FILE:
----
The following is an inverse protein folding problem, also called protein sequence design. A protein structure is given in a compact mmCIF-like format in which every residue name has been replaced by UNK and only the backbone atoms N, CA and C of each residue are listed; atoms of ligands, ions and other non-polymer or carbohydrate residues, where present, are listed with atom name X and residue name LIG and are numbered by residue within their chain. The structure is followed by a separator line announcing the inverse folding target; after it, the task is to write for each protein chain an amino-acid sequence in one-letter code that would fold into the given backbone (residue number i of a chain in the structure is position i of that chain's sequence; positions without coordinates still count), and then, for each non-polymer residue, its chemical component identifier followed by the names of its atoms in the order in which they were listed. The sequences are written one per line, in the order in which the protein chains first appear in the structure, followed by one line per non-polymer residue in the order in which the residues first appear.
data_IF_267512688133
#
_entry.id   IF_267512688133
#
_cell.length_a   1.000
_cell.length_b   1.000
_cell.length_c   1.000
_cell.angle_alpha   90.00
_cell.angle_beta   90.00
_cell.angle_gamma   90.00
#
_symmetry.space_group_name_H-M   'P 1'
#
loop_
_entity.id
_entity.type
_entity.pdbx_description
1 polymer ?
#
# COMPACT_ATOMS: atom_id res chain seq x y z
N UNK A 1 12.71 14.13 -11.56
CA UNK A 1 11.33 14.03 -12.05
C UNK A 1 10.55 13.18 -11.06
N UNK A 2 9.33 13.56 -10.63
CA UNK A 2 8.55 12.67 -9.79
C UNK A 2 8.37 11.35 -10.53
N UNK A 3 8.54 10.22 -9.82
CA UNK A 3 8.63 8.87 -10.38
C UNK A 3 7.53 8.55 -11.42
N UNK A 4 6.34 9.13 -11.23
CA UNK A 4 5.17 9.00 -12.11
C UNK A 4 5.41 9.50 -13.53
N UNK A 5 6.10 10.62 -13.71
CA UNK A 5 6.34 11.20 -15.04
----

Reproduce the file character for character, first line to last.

The following is an inverse protein folding problem, also called protein sequence design. A protein structure is given in a compact mmCIF-like format in which every residue name has been replaced by UNK and only the backbone atoms N, CA and C of each residue are listed; atoms of ligands, ions and other non-polymer or carbohydrate residues, where present, are listed with atom name X and residue name LIG and are numbered by residue within their chain. The structure is followed by a separator line announcing the inverse folding target; after it, the task is to write for each protein chain an amino-acid sequence in one-letter code that would fold into the given backbone (residue number i of a chain in the structure is position i of that chain's sequence; positions without coordinates still count), and then, for each non-polymer residue, its chemical component identifier followed by the names of its atoms in the order in which they were listed. The sequences are written one per line, in the order in which the protein chains first appear in the structure, followed by one line per non-polymer residue in the order in which the residues first appear.
data_IF_267512688133
#
_entry.id   IF_267512688133
#
_cell.length_a   1.000
_cell.length_b   1.000
_cell.length_c   1.000
_cell.angle_alpha   90.00
_cell.angle_beta   90.00
_cell.angle_gamma   90.00
#
_symmetry.space_group_name_H-M   'P 1'
#
loop_
_entity.id
_entity.type
_entity.pdbx_description
1 polymer ?
#
# COMPACT_ATOMS: atom_id res chain seq x y z
N UNK A 1 12.71 14.13 -11.56
CA UNK A 1 11.33 14.03 -12.05
C UNK A 1 10.55 13.18 -11.06
N UNK A 2 9.33 13.56 -10.63
CA UNK A 2 8.55 12.67 -9.79
C UNK A 2 8.37 11.35 -10.53
N UNK A 3 8.54 10.22 -9.82
CA UNK A 3 8.63 8.87 -10.38
C UNK A 3 7.53 8.55 -11.42
N UNK A 4 6.34 9.13 -11.23
CA UNK A 4 5.17 9.00 -12.11
C UNK A 4 5.41 9.50 -13.53
N UNK A 5 6.10 10.62 -13.71
CA UNK A 5 6.34 11.20 -15.04